The Reconstructed Libraries of European Scholars, 1450-1700
Series One: The Books and Manuscripts of John Dee, 1527-1608
Part 4: John Dee's Manuscripts and Annotated Books from the Library of the Royal College of Physicians, London
Parts 4-6 of this project focus on the European printed books which were once part of John Dee’s Library. They are full of interesting annotations and marginalia. The annotations reveal much about Dee's interests, his reading habits and sometimes they even give details of particular events in Dee's life, nativities and other occurrences. They also inform our understanding of general reading practices and the management of knowledge in the Renaissance period. Places of publication include Antwerp, Basel, Brescia, Frankfurt, Ingolstadt, Lyon, Paris, Rome and Venice.
Subjects covered range across many disciplines:
- mathematics, alchemy, astrology, astronomy and navigation.
- music, philosophy and theology.
- history, classics and politics.
- military and naval arts.
- science, medicine and anatomy.
- mechanics and the study of metals and minerals.
These materials from the holdings of the Dorchester Library at the Royal College of Physicians, London form the largest surviving group of Dee's printed books.
The items in Part 4 include:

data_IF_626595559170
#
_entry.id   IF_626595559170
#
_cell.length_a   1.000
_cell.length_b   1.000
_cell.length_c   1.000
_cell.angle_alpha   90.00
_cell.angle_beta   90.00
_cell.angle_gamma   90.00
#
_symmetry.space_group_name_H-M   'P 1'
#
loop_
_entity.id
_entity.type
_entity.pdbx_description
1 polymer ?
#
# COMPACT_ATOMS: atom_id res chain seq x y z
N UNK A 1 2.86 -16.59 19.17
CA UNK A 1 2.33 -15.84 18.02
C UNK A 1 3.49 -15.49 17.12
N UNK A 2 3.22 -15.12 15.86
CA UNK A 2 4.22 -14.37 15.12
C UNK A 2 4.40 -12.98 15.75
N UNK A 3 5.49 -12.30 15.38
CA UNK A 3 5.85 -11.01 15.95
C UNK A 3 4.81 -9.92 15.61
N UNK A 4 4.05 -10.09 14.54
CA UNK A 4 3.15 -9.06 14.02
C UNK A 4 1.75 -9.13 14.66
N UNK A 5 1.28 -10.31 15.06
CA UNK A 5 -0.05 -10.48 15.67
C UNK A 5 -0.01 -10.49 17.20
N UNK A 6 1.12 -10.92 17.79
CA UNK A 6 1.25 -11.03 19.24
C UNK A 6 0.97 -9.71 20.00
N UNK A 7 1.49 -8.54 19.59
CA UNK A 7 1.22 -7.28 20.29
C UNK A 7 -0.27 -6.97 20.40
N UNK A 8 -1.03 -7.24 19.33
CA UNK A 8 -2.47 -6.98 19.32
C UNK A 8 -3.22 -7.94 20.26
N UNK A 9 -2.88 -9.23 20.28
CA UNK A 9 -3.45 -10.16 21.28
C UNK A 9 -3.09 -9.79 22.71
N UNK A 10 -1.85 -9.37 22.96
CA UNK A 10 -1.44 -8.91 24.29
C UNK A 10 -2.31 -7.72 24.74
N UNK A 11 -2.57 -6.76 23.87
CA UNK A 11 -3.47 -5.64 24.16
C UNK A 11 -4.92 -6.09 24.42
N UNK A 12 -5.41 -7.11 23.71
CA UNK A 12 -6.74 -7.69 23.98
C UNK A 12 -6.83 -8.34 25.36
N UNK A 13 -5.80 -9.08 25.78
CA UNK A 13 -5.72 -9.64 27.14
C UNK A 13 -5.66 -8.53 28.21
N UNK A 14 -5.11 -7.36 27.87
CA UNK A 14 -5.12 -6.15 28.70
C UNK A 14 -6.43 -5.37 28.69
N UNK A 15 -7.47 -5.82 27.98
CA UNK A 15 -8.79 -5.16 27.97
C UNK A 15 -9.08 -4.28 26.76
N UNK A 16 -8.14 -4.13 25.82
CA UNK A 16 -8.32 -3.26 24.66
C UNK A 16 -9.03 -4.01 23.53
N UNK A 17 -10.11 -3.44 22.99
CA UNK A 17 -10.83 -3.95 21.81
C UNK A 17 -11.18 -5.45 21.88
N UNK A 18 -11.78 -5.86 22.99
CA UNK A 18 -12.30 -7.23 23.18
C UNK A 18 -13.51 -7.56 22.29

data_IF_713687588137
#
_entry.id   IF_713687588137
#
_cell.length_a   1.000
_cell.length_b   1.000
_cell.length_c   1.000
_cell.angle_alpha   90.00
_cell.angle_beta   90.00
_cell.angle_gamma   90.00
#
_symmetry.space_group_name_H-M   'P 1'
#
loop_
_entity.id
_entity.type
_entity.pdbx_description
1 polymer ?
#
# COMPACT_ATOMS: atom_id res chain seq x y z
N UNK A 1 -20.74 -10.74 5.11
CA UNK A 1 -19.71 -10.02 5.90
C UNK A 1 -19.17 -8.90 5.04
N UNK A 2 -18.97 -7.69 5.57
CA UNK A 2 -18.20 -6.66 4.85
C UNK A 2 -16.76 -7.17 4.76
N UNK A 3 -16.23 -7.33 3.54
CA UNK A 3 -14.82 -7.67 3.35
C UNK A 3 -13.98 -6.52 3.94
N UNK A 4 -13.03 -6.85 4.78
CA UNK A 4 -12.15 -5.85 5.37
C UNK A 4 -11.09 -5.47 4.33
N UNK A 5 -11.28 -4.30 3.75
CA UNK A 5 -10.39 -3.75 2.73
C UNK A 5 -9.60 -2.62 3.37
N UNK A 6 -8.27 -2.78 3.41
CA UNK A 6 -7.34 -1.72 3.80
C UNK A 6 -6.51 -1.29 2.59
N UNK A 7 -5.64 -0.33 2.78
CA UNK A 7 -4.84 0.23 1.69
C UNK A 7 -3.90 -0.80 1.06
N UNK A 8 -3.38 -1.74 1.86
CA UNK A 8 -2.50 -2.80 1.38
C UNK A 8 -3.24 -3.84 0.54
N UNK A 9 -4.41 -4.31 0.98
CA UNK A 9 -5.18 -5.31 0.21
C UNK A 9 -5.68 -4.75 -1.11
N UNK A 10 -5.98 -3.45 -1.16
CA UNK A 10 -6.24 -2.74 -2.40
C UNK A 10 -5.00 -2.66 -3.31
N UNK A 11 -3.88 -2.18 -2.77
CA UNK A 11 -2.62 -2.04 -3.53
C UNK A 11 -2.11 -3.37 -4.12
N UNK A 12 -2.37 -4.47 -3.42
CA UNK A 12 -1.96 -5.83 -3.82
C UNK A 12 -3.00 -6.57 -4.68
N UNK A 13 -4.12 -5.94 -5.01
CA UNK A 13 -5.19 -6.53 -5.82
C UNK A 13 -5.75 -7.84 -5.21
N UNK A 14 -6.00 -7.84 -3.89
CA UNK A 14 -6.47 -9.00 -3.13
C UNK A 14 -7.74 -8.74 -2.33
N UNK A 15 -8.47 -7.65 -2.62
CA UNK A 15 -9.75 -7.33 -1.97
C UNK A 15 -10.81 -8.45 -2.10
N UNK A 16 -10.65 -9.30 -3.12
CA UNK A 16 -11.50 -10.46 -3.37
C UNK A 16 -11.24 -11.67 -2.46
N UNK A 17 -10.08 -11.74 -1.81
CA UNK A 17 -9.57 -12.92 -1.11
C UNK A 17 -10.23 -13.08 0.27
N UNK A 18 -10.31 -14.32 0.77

- Well illustrated cosmographies by André Thevet and François de Belle-forest.
- Ptolemy’s Quadripartitum (Venice 1519).
- Francesco Feretti’s Della Osservanza Militare (Venice 1568).
- Bernardino Rocca’s Du Maniement et Conduite de l'Art Militaire (Paris 1571).
- Antoine Mizauld’s Planetologia (Lyon 1551).
- Johannes Taisnier’s De Annuli Sphaerici Fabrica (Antwerp 1560).
- The writings of Frisius on the principles of astronomy and cosmography.
"When it was catalogued in 1583 Dee’s library was Elizabethan England’s largest and - for scientific subjects at least - most valuable collection of books and manuscripts.... The collection was the result of extraordinary commitment and energy in the preservation, collection, and management of textual information and as such it is central to an appreciation of both Dee’s life and the period in which he lived. It is not only a monument to Dee’s scholarly interests and achievements; it is one of the greatest monuments of English Renaissance culture."
Dr William H Sherman
writing in John Dee: The Politics of Reading & Writing in the English Renaissance
(University of Massuchusetts Press, 1995).